was near the Sauna.
waiting to be gassed
In the photo below, an SS man is directing
a column of men to the left or the right. The two women in the
foreground have just been sent in the direction of Krema III,
only a few yards from the train tracks, where there was an underground
gas chamber and crematory ovens. The gas chambers in Krema IV
and Krema V, which were disguised as shower rooms, were on the
northern side of the camp in the same direction. The Central Sauna where incoming prisoners were
given a shower and registered was across the road from Krema
IV. The prisoners did not know until the very last second whether
they had entered a fake shower room that was really a gas chamber,
or a real shower room.
Hungarian Jews undergoing
selection in Auschwitz-Birkenau
Höss was arrested by the British
Military Police near Flensburg in Schleswig-Holstein on March
11, 1946. In the photo below, he is shown while in custody.
Rudolf Hoess after
his capture by the British
On April 5, 1945, Höss signed a
sworn deposition, written in English, which was introduced as
evidence at the Nuremberg IMT; he admitted to killing 2.5 million
Jews in the gas chambers at Auschwitz-Birkenau, even before the
deportation of the Hungarian Jews which added another 400,000
to the total.
The following quote is from his sworn
affidavit entered into the proceedings of the Nuremberg IMT:
I have been constantly associated
with the administration of concentration camps since 1934, serving
at Dachau until 1938; then as Adjutant in Sachsenhausen from
1938 - 5/1/1940, when I was appointed Kommandant of Auschwitz.
I commanded Auschwitz until 12/1/1943 and estimate that at least
2.5 million victims were executed and exterminated there by gassing
and burning, and at least another half million succumbed to starvation
and disease making a total dead of about 3 million. This figure
represents about 70-80% of all persons sent to Auschwitz as prisoners,
the remainder having been selected and used for slave labor in
the concentration camp industries; included among the executed
and burned were approximately 20,000 Russian prisoners of war
(previously screened out of prisoner-of-war cages by the Gestapo)
who were delivered at Auschwitz in Wehrmacht transports operated
by regular Wehrmacht officers and men. The remainder of the total
number of victims included about 100,000 German Jews, and great
numbers of citizens, mostly Jewish, from Holland, France, Belgium,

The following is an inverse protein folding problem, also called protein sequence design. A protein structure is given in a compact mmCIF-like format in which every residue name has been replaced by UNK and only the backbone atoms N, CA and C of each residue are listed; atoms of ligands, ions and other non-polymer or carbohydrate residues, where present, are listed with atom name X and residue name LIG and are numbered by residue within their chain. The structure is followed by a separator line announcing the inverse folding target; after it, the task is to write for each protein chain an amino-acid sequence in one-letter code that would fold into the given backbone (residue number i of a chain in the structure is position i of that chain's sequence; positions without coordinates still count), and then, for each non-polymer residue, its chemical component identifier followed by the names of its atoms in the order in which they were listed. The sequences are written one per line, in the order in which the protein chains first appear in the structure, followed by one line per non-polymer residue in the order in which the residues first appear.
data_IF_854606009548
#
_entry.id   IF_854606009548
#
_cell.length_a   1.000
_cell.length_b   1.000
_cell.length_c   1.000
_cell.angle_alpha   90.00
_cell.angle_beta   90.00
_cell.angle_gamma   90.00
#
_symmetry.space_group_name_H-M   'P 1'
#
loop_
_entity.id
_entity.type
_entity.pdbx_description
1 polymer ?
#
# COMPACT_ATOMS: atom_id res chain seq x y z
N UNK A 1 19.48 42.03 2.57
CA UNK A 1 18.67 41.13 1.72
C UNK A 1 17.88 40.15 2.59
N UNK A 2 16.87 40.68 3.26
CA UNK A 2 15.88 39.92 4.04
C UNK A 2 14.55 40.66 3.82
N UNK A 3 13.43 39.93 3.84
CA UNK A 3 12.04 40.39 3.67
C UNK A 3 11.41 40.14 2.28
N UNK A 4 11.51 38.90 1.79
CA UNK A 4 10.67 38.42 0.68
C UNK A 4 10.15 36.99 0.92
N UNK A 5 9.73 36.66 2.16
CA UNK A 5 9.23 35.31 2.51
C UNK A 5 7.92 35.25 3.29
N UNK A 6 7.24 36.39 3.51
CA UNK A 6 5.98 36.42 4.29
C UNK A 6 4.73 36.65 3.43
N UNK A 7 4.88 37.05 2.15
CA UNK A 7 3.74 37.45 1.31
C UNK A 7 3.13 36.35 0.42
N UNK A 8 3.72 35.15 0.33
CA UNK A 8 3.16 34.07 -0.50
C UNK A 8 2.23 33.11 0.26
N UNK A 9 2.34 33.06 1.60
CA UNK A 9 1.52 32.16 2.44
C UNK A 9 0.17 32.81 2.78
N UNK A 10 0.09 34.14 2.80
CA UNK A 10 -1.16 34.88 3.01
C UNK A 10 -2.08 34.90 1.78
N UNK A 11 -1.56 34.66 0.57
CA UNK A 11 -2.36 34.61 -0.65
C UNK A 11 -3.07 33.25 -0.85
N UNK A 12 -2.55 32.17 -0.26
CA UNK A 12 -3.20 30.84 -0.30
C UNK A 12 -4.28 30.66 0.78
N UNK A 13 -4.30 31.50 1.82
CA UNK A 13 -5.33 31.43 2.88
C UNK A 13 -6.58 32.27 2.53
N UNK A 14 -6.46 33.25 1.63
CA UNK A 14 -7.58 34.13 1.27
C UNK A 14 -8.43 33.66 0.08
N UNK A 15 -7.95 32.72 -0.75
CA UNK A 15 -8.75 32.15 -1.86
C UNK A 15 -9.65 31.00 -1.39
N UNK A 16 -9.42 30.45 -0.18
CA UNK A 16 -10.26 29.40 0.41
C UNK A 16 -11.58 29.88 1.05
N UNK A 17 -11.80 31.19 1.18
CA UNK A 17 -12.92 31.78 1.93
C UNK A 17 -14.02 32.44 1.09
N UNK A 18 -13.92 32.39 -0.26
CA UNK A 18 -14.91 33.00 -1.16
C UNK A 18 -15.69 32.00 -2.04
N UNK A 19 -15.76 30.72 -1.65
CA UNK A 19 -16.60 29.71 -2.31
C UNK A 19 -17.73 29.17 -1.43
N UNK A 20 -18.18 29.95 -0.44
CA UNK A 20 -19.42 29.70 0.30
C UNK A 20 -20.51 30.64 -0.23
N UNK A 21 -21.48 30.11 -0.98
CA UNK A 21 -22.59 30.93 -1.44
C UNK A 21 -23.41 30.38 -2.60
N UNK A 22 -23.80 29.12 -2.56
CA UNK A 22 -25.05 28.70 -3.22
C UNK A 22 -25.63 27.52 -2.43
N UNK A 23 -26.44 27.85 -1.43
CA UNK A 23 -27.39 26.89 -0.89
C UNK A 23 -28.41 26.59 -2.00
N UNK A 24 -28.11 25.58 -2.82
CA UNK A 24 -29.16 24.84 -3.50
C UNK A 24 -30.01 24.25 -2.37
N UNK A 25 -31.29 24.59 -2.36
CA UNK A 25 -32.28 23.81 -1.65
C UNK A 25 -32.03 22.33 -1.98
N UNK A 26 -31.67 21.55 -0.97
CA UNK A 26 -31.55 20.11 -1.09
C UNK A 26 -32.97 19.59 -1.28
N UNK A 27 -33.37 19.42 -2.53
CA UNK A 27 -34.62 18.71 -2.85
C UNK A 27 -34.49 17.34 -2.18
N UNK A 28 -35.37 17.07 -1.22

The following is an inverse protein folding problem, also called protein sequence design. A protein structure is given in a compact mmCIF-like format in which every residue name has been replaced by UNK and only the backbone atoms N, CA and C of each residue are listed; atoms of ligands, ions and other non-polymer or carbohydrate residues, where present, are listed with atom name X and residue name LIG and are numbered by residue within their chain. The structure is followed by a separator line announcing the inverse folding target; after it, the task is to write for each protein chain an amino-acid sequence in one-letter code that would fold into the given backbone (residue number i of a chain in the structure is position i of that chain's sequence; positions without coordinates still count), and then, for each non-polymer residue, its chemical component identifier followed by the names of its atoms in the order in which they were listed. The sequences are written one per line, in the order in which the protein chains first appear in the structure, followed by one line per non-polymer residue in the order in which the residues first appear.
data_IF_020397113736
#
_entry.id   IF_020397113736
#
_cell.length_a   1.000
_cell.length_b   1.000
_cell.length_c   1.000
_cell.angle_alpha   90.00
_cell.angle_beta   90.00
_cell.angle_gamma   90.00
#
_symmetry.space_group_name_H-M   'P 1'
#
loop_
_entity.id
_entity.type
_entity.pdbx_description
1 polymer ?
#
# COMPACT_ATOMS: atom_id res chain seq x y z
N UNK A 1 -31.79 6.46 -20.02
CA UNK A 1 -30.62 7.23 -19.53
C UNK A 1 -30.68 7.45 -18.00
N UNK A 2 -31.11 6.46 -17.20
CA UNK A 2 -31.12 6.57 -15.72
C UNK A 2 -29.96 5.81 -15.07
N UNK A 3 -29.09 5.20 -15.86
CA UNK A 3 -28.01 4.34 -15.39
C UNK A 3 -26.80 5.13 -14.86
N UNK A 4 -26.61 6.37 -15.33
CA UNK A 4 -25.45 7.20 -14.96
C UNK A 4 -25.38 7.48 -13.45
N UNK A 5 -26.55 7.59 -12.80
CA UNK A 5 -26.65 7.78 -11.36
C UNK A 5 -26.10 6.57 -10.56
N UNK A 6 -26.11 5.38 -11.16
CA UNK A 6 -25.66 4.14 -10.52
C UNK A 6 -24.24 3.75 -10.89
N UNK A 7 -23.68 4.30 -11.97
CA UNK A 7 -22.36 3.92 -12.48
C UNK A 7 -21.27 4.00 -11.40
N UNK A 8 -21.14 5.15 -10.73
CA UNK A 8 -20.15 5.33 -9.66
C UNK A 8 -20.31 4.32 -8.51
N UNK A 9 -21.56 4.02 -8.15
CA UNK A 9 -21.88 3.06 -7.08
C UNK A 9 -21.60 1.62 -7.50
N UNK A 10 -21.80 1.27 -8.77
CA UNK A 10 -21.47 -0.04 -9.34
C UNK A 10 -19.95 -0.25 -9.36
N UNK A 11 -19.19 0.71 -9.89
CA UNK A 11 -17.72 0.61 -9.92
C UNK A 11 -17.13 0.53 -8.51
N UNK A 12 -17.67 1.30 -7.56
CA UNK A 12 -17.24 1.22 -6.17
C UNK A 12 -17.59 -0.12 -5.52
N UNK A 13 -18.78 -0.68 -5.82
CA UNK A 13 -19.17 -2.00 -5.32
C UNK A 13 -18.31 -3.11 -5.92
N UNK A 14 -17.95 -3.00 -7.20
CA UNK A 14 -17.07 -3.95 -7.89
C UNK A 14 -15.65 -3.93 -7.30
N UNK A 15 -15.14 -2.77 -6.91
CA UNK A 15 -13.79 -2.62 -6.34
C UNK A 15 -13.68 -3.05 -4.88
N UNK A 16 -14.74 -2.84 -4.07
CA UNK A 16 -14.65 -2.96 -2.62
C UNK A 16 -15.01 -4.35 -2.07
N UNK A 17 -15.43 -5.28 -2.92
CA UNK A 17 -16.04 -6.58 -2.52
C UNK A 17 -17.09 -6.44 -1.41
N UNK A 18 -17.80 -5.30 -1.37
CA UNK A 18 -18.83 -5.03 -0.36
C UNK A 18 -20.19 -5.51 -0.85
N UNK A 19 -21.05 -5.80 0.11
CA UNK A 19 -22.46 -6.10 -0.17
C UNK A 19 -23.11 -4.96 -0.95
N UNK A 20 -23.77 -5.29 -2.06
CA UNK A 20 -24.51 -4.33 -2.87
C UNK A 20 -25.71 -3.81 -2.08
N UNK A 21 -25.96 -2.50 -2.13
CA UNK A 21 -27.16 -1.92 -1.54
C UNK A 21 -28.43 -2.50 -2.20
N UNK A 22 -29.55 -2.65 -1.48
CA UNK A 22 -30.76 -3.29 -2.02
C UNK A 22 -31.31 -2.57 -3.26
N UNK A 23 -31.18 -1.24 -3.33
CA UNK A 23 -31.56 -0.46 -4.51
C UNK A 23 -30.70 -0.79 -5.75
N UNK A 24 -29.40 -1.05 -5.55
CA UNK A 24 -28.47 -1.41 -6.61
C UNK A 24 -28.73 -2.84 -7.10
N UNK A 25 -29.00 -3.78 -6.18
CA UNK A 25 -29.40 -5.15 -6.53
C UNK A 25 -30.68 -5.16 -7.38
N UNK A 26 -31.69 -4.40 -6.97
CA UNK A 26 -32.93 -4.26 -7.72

Poland, Hungary, Czechoslovakia, Greece, or other countries.
We executed about 400,000 Hungarian Jews alone at Auschwitz in
the summer of 1944.
Notice that Hoess includes "citizens"
of Hungary in the prisoners who were gassed while he "commanded
Auschwitz until 12/1/1943." The first two transports of
Hungarian Jews did not arrive at Auschwitz-Birkenau until May
2, 1944. Nevertheless, when Hoess was asked, during cross examination
by American prosecutor Col. Harlan Amen, if his affidavit was
correct with regard to the statement above, he answered "Es
stimmt." The English equivalent would be "That's correct."
Heinrich Himmler on the left, Rudolf Hoess on the right
The following is a quote from the Judgment
handed down at the Nuremberg IMT:
German missions were sent to such
satellite countries as Hungary and Bulgaria, to arrange for the
shipment of Jews to extermination camps and it is known that
by the end of 1944, 400,000 Jews from Hungary had been murdered
at Auschwitz. Evidence has also been given of the evacuation
of 110,000 Jews from part of Romania for "liquidation."
Adolf Eichmann, who had been put in charge of this programme
by Hitler, has estimated that the policy pursued resulted in
the killing of 6,000,000 Jews, of which 4,000,000 were killed
in the extermination institutions.
Adolf Eichmann did not testify at the
Nuremberg IMT. The Judgment at Nuremberg, with regard to the
killing of 6 million Jews in the Holocaust, was mostly based
on hearsay testimony given in an affidavit, dated 26 November
1945, by former SS officer Wilhelm Höttl. Höttl stated
that Adolf Eichmann, the head of the Jewish section of the Reich
Security Main Office (RSHA), had told him in August 1944 that
four million Jews had been killed in the extermination camps,
and another two million had been killed by the Einsatzgruppen
on the Eastern front. After the German surrender in May 1945,
Höttl had been recruited to work with American intelligence.
also mentioned in his sworn affidavit, entered into the proceedings
at Nuremberg, that he had personally received an order from Reichsführer-SS
Heinrich Himmler, the SS general in charge of all the concentration
camps, to exterminate the Jews who were deported to Auschwitz.
Höss wrote in his autobiography
that Reichsführer-SS Heinrich Himmler ordered the extermination
of all the Jews in the summer of 1941, six months before the
Final Solution was planned at the Wannsee Conference on January
The following quote is from the autobiography
The sub-section (of RSHA) concerned
with the Jews, controlled by Eichmann and Gunther, had no doubts
about its objective. In accordance with the orders given by the
Reichsführer SS in the summer of 1941, all Jews were to
be exterminated. The Reich Security Head Office raised the strongest
objections when the Reichsführer SS, on (Oswald) Pohl's
suggestion, directed that the able-bodied Jews were to be sorted
out from the rest.